Actor Ethan Hawke's Debut Novel Is A Pornographic Tour De Force.
By James DiGiovanna
The Hottest State, by Ethan Hawke (Vintage Contemporaries). Paper, $11.
SUPPOSE YOU WANT to be a nuclear physicist but, unfortunately, were born with a natural propensity to become an investment banker. Temporarily resigning yourself to this fate, you quickly become one of the hottest young investment bankers in America. Now, having a cadre of young investment-banker groupies, you utilize your new power to break into your chosen field, leveraging your assets, as it were, to find a position as a nuclear physicist. Without giving up your job as an investment banker (you still have to pay the rent, of course) you can now proudly show your friends your particle accelerator, white-coated assistants and gleaming new laboratory. Most importantly, now you can say, "I'm a nuclear physicist!"
Hot young actor Ethan Hawke's first novel, The Hottest State, is mostly reminiscent of what used to pass for literary writing in the 1980s: a first person narrative of a vapid young man living in New York City, told without allusion, metaphor or self-reference. Essentially, the kind of airport-novel-taken-as-art for which Jay McInerney and Brett Easton Ellis were once praised, and then later reviled.
When reviewing a book by an actor, it seems proper to note that it's "surprisingly competent" or to include something that translates into "oddly, it doesn't completely suck!" In fact, it doesn't completely suck: It only partially sucks. A few--but only a few--Introduction to Writing 101 errors slipped by the editor: prose like the redundant, "It was a surprisingly good connection...I could hear her clearly"; and the hackneyed, "no matter where she was or what she was doing she looked lost." And the story, also, is a bit pedestrian.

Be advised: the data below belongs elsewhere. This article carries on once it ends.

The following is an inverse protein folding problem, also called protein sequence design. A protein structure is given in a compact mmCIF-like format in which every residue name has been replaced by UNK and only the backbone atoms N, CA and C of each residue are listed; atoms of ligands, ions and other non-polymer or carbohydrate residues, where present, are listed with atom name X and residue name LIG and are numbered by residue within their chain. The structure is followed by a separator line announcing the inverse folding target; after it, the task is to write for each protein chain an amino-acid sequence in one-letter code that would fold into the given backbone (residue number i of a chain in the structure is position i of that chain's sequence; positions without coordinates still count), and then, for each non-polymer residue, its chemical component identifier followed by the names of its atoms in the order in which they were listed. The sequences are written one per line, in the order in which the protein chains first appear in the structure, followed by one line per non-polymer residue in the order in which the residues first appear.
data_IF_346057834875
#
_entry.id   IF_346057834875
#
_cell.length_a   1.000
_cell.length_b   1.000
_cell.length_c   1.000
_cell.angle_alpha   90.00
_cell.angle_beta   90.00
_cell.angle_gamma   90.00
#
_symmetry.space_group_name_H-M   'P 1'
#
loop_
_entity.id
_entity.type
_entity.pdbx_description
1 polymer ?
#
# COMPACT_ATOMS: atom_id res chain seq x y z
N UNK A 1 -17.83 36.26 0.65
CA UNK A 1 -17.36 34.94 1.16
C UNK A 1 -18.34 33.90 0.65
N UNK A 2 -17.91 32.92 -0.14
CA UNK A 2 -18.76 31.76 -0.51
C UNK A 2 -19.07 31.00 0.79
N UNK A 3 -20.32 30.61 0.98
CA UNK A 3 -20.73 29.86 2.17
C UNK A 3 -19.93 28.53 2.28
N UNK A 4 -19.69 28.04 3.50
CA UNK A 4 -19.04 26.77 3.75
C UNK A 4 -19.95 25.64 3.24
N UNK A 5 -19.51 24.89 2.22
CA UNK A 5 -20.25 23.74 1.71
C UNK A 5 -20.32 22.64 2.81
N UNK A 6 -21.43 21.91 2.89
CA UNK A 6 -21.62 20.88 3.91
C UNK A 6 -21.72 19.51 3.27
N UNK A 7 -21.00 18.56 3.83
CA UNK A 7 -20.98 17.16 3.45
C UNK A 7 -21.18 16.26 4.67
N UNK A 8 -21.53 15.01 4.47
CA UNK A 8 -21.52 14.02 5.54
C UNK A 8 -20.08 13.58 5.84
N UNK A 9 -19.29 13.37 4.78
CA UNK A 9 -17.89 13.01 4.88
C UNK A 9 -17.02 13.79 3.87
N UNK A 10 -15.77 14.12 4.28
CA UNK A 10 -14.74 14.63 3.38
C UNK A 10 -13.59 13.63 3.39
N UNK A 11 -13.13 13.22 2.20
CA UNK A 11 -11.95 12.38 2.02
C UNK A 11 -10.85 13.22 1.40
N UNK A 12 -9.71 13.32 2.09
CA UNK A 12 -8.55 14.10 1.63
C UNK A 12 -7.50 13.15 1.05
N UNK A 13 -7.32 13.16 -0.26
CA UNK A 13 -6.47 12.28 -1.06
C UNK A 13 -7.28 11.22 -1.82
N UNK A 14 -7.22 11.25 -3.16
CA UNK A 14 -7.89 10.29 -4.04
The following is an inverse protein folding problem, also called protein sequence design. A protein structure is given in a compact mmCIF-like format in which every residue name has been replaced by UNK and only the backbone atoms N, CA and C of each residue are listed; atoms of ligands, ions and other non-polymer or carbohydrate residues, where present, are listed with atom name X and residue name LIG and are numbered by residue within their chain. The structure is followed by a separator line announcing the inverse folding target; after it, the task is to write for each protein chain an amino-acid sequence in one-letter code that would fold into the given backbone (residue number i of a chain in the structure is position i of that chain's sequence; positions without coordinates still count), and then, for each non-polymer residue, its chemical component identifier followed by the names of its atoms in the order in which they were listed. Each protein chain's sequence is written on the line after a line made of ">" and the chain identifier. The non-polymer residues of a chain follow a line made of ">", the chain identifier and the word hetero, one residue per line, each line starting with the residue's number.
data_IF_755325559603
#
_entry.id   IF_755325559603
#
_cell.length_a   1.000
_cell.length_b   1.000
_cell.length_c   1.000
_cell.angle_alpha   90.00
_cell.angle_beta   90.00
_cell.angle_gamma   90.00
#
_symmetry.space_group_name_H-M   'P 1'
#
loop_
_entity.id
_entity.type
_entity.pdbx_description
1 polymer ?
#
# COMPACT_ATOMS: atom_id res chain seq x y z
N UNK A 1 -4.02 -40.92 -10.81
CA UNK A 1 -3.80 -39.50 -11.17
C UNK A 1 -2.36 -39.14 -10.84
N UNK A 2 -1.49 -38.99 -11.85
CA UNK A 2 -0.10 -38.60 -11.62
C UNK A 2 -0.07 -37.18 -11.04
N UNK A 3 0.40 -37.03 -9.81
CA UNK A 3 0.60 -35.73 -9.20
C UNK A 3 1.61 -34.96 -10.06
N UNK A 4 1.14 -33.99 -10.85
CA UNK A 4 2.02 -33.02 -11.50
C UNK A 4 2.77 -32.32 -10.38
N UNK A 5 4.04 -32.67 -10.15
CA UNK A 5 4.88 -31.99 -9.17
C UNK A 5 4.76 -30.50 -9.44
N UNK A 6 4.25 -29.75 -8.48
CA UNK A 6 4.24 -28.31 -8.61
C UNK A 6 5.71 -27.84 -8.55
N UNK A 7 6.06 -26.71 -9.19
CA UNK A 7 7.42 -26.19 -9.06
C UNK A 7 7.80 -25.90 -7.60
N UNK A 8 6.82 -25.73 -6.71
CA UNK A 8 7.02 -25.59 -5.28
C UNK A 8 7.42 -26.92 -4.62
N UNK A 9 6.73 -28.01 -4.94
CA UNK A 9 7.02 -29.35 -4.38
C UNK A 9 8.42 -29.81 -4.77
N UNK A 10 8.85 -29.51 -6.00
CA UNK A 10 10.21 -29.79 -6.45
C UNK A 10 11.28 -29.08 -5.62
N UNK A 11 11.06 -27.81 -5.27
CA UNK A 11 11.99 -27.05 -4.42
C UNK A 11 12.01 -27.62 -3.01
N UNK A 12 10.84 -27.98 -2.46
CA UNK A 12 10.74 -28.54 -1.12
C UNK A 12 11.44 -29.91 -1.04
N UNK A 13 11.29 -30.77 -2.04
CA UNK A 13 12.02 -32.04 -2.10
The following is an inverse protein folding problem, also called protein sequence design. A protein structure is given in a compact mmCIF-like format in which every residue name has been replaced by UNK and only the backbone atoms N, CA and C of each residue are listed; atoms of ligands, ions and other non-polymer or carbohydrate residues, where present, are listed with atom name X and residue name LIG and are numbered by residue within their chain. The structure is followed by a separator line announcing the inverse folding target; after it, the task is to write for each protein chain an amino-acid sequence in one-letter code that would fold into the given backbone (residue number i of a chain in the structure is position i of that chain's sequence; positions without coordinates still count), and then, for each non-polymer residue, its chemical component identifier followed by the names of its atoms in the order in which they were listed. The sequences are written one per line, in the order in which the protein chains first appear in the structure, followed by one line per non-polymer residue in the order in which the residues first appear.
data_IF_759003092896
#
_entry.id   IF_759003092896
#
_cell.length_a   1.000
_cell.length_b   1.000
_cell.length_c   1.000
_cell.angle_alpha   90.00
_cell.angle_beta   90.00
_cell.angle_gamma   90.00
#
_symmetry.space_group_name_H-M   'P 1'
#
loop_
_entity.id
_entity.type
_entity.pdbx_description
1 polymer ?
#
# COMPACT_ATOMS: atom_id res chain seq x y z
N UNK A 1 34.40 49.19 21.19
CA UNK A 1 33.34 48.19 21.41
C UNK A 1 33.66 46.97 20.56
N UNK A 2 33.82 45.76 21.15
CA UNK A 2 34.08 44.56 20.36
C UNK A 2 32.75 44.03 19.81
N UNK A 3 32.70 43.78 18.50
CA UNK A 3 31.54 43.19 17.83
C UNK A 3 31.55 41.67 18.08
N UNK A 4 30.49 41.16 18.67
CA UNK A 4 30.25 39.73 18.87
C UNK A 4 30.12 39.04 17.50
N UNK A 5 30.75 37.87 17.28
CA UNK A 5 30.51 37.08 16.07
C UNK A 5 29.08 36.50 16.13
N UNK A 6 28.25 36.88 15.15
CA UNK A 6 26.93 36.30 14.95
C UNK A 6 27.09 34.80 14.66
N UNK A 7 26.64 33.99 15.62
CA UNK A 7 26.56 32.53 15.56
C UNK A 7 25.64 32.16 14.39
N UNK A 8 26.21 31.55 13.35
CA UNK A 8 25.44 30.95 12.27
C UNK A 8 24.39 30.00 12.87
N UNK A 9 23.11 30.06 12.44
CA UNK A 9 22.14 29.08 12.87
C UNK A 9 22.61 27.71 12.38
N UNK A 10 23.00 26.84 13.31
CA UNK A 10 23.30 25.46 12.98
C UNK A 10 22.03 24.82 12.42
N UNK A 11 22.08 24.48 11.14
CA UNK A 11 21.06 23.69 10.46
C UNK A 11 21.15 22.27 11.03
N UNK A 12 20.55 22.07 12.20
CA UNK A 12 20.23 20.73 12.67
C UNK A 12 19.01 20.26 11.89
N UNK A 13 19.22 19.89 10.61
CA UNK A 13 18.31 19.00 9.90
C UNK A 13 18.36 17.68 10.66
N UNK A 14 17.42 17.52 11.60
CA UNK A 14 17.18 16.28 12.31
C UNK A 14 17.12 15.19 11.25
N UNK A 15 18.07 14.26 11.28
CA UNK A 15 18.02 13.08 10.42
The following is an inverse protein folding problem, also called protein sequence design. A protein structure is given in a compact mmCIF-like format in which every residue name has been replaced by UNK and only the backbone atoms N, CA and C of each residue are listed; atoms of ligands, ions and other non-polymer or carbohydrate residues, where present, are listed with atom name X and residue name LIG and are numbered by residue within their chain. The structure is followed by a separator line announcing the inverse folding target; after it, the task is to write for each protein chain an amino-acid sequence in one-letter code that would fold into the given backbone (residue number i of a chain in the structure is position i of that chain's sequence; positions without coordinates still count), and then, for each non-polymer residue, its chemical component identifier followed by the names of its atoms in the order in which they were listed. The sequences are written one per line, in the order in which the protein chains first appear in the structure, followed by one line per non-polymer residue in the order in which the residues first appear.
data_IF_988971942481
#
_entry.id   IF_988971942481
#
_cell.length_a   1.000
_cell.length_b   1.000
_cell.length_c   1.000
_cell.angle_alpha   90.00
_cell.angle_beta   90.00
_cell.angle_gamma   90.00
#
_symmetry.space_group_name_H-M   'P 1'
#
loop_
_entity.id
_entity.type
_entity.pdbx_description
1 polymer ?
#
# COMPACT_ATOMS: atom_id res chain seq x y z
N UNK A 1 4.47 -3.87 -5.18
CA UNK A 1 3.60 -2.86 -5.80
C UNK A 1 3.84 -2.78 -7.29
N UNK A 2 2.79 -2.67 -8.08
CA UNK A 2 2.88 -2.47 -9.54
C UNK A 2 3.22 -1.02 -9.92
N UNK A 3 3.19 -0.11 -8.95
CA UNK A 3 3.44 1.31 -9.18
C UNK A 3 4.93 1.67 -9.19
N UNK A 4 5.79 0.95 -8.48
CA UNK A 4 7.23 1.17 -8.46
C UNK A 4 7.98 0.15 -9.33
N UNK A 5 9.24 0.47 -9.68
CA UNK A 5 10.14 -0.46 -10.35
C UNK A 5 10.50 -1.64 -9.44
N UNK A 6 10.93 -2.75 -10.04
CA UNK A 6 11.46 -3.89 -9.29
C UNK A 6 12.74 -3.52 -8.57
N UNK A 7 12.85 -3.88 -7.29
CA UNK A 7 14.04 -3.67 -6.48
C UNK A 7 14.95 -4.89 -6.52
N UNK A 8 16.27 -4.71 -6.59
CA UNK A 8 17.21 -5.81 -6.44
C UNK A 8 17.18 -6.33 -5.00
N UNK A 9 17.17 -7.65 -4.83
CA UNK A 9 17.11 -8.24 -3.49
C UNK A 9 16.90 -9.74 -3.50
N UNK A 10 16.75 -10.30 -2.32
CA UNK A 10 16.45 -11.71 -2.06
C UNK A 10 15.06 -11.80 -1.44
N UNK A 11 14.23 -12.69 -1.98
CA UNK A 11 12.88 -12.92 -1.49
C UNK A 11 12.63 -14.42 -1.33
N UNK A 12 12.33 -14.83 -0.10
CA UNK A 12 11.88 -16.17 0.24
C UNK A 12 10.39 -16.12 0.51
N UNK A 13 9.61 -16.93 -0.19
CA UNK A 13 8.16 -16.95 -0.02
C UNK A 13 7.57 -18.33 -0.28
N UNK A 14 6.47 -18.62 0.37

It concerns a 20-year-old boy who, while well-versed in the ways of sex (who could expect less in a first person narrative from the foxy Hawke?), is experiencing love for the first time in the form of a woman who'll fool around with him, but not let him put it in. While the psychological implications are fairly obvious, this circumstance does provide the novel's main attraction; and despite all its literary flaws, I did find it a compelling read, perhaps solely for this reason: It's loaded with hot sex scenes, and one can't help but imagine the extremely attractive Mr. Hawke engaged in all manner of naked frolicking. If you've seen a couple of his movies, you're pre-programmed with the visuals necessary to make this a pornographic tour de force.
It's also a mercifully quick read, and perhaps amusing in the way that genre fiction can be. Still, the main character is so pathetic, and his whining becomes so grating, that the latter part of the book (after he's lost the girl) is largely lacking in charm. The final, teary scene, wherein Hawke becomes dangerously cute by having his narrator weep while reading a story to a classroom full of preschoolers, is indeed way too much; but at least the reader is spared this level of manipulation until the very end, when the book can be conveniently flung into that cozy fire. One can then truly say that Hawke's The Hottest State burns with a color and brilliance worthy of one of America's sexiest young stars.
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